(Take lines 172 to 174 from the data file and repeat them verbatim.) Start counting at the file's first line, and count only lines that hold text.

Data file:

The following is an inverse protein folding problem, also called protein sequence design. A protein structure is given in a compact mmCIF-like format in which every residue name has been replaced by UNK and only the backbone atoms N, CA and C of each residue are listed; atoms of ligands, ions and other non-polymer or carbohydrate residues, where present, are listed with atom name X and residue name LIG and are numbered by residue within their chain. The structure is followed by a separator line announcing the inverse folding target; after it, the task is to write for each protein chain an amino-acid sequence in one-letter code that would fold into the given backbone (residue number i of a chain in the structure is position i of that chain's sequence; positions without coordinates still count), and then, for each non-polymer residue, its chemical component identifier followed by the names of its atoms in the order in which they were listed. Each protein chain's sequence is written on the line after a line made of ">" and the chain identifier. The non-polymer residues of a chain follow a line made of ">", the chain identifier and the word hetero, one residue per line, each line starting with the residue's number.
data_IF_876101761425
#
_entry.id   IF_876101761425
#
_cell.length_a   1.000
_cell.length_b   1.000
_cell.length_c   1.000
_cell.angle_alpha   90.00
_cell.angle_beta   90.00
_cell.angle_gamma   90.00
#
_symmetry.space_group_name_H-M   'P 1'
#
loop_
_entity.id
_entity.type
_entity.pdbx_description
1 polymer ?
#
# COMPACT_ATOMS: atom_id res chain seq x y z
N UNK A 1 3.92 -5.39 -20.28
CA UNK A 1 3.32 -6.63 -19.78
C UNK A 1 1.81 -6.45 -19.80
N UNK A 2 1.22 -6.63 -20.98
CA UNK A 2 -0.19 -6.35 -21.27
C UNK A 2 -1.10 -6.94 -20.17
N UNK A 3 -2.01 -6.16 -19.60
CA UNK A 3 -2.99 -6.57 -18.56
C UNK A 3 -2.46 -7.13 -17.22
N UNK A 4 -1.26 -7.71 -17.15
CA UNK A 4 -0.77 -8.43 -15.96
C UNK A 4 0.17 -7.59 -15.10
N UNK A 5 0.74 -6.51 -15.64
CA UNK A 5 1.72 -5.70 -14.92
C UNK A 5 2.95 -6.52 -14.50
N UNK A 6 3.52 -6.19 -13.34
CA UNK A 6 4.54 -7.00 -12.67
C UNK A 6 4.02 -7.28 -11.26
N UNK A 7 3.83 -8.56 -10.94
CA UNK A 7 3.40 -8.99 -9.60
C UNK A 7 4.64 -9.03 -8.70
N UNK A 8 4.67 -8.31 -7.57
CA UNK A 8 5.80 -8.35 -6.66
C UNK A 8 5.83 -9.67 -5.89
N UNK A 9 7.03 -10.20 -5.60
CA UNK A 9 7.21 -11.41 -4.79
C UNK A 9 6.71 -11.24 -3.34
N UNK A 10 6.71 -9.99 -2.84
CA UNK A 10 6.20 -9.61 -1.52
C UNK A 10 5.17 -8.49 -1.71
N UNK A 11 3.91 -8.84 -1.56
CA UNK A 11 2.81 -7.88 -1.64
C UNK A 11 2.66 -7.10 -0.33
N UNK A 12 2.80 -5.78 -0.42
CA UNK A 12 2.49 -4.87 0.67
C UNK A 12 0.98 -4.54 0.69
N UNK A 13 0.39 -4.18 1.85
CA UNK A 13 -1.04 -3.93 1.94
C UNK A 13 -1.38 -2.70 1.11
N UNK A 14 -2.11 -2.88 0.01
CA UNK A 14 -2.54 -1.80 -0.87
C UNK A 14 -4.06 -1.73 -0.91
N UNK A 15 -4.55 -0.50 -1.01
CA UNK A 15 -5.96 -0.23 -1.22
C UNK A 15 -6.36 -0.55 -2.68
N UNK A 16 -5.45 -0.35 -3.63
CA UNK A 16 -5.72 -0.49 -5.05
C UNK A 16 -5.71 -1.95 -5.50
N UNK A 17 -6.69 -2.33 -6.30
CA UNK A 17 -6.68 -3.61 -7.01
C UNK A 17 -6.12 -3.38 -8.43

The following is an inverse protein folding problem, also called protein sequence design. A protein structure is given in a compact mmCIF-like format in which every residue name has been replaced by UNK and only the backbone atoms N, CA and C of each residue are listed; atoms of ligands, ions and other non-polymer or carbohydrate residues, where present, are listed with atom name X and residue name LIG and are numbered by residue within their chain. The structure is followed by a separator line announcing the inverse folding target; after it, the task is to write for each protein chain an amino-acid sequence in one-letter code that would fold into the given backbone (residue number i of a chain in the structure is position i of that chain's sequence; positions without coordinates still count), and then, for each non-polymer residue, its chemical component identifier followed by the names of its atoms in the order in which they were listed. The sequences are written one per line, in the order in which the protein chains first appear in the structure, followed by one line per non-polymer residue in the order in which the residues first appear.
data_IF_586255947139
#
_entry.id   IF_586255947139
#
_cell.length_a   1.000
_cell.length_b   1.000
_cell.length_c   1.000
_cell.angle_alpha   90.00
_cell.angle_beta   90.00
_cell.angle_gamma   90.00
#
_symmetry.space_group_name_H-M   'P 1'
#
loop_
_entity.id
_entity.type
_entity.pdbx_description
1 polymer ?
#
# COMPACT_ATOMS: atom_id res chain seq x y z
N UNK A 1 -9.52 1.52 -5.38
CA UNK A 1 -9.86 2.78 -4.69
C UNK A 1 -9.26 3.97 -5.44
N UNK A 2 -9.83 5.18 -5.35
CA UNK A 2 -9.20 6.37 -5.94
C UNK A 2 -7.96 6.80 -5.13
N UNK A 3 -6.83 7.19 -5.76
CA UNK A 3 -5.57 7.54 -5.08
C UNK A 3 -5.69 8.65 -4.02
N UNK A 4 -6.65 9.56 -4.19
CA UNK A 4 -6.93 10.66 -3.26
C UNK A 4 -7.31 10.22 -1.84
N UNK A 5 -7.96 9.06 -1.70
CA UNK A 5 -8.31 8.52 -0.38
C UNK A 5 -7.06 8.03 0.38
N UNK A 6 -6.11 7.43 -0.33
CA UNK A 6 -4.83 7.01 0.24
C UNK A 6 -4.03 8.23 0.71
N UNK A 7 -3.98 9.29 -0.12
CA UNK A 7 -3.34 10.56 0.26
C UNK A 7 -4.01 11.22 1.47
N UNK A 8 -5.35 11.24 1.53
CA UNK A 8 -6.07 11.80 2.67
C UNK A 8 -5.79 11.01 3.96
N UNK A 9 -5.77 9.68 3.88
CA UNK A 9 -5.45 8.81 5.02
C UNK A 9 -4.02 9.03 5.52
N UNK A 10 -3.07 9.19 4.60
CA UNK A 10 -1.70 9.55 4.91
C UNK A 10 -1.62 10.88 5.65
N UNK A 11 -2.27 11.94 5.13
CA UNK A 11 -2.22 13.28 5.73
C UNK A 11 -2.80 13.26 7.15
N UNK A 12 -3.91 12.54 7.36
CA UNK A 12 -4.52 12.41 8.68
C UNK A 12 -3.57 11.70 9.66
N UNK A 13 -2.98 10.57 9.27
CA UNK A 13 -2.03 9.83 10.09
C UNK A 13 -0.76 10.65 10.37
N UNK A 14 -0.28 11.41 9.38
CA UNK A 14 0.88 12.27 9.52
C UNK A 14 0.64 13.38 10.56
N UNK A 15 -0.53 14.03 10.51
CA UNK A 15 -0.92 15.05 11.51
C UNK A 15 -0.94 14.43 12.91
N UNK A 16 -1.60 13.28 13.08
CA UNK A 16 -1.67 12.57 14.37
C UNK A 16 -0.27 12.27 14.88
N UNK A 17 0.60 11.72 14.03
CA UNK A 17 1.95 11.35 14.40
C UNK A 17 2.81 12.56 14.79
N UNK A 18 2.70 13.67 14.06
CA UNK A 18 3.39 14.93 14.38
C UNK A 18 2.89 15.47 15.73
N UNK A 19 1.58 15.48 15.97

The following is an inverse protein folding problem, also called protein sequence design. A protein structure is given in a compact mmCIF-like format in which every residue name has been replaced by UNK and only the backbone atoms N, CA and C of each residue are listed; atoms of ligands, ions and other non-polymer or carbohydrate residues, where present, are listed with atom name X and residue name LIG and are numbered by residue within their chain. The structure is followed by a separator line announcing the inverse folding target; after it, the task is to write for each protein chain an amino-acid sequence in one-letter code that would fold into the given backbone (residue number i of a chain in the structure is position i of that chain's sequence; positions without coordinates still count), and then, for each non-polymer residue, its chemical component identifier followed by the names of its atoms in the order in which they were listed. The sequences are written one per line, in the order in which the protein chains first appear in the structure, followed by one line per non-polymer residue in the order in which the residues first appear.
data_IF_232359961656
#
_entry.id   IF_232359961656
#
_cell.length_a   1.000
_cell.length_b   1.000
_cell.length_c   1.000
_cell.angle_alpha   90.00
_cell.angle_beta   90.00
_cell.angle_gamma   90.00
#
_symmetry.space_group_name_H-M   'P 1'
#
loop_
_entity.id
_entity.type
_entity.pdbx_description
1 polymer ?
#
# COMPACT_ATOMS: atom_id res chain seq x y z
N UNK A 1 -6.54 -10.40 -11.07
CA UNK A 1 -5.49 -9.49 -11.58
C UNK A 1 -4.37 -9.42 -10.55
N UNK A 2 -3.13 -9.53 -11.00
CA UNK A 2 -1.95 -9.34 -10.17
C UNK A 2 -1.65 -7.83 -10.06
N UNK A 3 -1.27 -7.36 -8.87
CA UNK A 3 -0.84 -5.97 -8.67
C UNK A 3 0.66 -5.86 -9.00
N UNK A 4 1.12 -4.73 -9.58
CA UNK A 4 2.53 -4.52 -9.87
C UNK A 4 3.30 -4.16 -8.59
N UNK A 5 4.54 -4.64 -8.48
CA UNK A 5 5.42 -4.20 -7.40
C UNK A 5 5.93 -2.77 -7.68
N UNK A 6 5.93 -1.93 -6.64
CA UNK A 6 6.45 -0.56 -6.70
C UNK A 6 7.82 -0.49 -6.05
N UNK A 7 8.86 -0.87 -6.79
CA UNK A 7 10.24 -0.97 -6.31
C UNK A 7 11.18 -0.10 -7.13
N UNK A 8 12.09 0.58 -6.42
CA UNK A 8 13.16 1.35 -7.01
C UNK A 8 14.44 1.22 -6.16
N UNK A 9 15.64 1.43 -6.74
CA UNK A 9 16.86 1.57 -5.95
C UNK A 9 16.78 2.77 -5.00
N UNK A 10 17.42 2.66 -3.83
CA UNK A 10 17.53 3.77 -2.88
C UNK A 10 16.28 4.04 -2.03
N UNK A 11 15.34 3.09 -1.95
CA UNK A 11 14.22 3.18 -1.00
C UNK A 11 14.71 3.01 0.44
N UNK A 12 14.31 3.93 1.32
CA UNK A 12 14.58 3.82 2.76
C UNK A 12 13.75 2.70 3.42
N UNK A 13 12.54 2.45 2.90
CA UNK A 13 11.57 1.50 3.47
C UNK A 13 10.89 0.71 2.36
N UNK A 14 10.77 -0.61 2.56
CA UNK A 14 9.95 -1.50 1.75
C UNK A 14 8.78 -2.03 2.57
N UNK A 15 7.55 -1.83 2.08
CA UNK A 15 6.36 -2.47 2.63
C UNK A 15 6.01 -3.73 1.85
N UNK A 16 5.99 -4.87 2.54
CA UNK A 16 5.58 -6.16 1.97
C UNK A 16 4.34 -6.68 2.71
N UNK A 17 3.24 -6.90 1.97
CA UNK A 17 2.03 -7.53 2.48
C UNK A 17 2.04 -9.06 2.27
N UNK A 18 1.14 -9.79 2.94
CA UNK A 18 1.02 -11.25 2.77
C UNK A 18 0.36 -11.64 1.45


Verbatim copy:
C UNK A 1 -4.37 -9.42 -10.55
N UNK A 2 -3.13 -9.53 -11.00
CA UNK A 2 -1.95 -9.34 -10.17